One of the best things I love about living in Leeds is that the city is very close to beautiful countryside, natural beauty and wildlife. Within 20 minutes drive of Leeds you can be in the countryside and walking footpaths and trails through woodland and up hills and peaks.
I have been to Thruscross Resevoir many times but I hadn’t been for a few years until yesterday when I took my camera and a drone to try and get some good video of the dam and countryside around it. The Autumn colours were out and the sun was shining so it was a good day for photography.
Thruscross Resevoir is just north of the Yorkshire town of Otley and west of Harrogate. It’s just off the A59 and is one of several resevoirs in the Washburn Valley. The resevoir was completed in 1966 so it’s the most recent resevoir to be constructed in the Washburn valley. The village of West End was flooded during the construction of Thruscross Resevoir and during severe droughts parts of the village can still be seen.
The area around Thruscross Resevoir is an area of natural beauty with woodland and moors and footpaths around the resevoir and surrounding area. There is a good sized car park next to Thruscross. It’s the sort of place that you can visit and not see anyone else although at weekends and holidays you see dog walkers and ramblers as well as curious sightseers who want to drive over the bridge at the top of the dam.
I took two cameras for this visit to Thruscross Resevoir. I took my Nikon D3300 and tripod as well as a Yuneek Typhoon H drone. I decided to make a short film about Thruscross Resevoir and the video below is the end result.
Otley Chevin Forest Park is about 10 miles north-west of Leeds City Centre. Otley Chevin is a cliff that rises steeply from the Yorkshire market town of Otley in West Yorkshire. The River Wharfe can be seen in the valley and on a clear day you can see for miles. The highest point of Otley Chevin reaches 282 metres and as well as fantastic views it’s a great place to walk your dog or explore the woodland and heathland. There are several walks with easy to follow footpaths along The Chevin and The Dales Way uns through the area.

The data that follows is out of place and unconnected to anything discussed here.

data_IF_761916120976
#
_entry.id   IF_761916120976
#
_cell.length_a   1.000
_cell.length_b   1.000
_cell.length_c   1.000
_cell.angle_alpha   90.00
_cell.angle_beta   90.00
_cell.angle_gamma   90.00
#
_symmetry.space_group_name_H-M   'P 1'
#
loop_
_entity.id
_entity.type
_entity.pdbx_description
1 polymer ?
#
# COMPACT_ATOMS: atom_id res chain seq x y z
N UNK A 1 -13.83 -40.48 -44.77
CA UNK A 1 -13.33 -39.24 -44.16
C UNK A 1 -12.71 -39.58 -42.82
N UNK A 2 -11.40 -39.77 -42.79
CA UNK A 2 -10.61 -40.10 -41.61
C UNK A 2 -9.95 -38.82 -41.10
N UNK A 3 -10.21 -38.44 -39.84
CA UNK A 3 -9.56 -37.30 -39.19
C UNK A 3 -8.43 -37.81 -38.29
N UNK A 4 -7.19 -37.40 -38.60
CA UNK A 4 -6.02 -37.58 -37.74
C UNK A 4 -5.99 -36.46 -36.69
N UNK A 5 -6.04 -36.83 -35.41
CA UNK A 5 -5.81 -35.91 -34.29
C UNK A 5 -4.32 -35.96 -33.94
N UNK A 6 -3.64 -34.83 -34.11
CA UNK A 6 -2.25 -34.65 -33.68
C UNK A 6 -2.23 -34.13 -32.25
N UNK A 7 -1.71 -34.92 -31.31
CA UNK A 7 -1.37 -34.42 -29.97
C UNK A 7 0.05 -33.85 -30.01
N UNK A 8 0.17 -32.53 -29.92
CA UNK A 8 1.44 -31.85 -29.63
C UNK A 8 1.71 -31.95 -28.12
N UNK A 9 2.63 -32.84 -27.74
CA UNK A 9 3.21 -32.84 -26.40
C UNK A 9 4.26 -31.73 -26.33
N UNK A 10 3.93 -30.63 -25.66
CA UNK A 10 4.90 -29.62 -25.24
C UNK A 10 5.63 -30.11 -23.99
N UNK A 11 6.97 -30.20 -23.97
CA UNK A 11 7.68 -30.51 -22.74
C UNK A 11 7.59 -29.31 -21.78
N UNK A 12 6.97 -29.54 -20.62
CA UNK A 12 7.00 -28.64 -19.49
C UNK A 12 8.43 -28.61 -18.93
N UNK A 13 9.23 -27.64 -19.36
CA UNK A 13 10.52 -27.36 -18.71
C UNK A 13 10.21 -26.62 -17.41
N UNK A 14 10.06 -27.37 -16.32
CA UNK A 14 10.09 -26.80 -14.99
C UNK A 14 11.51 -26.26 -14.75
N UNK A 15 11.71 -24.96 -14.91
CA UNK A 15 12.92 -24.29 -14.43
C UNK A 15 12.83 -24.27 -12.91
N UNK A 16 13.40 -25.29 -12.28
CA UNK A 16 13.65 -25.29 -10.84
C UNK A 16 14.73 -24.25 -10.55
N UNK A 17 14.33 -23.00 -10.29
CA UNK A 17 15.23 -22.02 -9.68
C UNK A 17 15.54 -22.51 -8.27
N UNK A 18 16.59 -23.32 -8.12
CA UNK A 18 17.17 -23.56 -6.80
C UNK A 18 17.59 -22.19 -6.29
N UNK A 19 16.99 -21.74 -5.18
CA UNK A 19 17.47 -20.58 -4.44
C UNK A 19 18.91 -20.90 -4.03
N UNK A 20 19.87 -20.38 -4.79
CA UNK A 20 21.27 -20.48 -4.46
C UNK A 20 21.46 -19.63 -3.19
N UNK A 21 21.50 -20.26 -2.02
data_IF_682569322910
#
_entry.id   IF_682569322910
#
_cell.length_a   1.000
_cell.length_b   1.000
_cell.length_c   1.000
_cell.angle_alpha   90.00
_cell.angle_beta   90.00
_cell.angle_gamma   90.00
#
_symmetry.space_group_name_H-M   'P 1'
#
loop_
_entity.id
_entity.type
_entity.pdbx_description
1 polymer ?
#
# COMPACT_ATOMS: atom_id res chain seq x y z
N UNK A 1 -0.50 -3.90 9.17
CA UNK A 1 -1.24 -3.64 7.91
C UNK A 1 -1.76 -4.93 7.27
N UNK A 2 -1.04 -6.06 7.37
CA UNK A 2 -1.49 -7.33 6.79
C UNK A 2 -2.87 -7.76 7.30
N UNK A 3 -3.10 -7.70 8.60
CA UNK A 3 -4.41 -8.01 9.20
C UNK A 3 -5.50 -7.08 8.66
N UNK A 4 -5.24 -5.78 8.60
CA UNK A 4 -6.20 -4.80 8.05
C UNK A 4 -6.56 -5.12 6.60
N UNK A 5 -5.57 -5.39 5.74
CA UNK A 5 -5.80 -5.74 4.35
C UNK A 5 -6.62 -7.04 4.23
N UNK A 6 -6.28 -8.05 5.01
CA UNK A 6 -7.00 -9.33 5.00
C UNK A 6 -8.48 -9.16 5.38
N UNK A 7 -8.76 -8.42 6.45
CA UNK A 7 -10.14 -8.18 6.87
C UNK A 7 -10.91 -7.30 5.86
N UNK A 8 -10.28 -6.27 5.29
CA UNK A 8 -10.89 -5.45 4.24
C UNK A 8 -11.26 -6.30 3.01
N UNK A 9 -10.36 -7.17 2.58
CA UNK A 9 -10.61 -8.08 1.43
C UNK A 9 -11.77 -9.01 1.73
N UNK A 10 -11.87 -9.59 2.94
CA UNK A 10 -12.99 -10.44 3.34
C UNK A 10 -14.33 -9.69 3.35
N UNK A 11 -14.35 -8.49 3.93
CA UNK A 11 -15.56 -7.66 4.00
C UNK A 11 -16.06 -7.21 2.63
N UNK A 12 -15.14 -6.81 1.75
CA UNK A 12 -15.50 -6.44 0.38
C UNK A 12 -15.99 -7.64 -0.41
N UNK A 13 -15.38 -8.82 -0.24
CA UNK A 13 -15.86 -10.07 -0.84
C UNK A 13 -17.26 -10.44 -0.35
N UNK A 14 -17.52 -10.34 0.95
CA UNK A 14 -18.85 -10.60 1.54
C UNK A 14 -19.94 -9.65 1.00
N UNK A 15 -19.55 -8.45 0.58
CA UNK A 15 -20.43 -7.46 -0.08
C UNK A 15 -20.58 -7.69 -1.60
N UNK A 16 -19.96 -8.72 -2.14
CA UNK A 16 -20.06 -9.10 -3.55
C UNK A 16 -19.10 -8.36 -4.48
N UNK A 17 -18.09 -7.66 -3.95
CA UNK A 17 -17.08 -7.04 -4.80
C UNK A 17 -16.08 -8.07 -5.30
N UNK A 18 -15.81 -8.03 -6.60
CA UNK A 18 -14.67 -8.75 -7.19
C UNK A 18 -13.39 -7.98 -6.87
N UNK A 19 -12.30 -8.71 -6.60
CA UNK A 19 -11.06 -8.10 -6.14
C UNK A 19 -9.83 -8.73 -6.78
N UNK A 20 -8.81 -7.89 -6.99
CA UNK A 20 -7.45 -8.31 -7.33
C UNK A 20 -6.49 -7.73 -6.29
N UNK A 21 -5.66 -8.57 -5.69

There is a good car park at Surprise View and you will find The Royalty Pub just across the road from the car park if you need food or refreshments.
I recently visited Otley Chevin at sunset and took this photograph.
Roman history has always interested me and on a recent visit to York I found myself looking at a statue of the first Christian Roman Emperor, who lived in York or Eboracum as it was known for about a year in around AD306. His father was Emperor Constantius and York had been the imperial capital of the Roman empire. When he died Constantine assumed the role of Emperor despite the role having been promised to Severus but things were complicated because Maxentius also wanted the same title.
In AD312 Constantine moved against Maxentius and their armies met just outside the gates of Rome, after Severus had taken his own life. Constantine won the battle and then went on to rule from Constantinople, or Constantine’s City (Istanbul). This was where his support for Christianity led to it becoming the religion of Western Europe.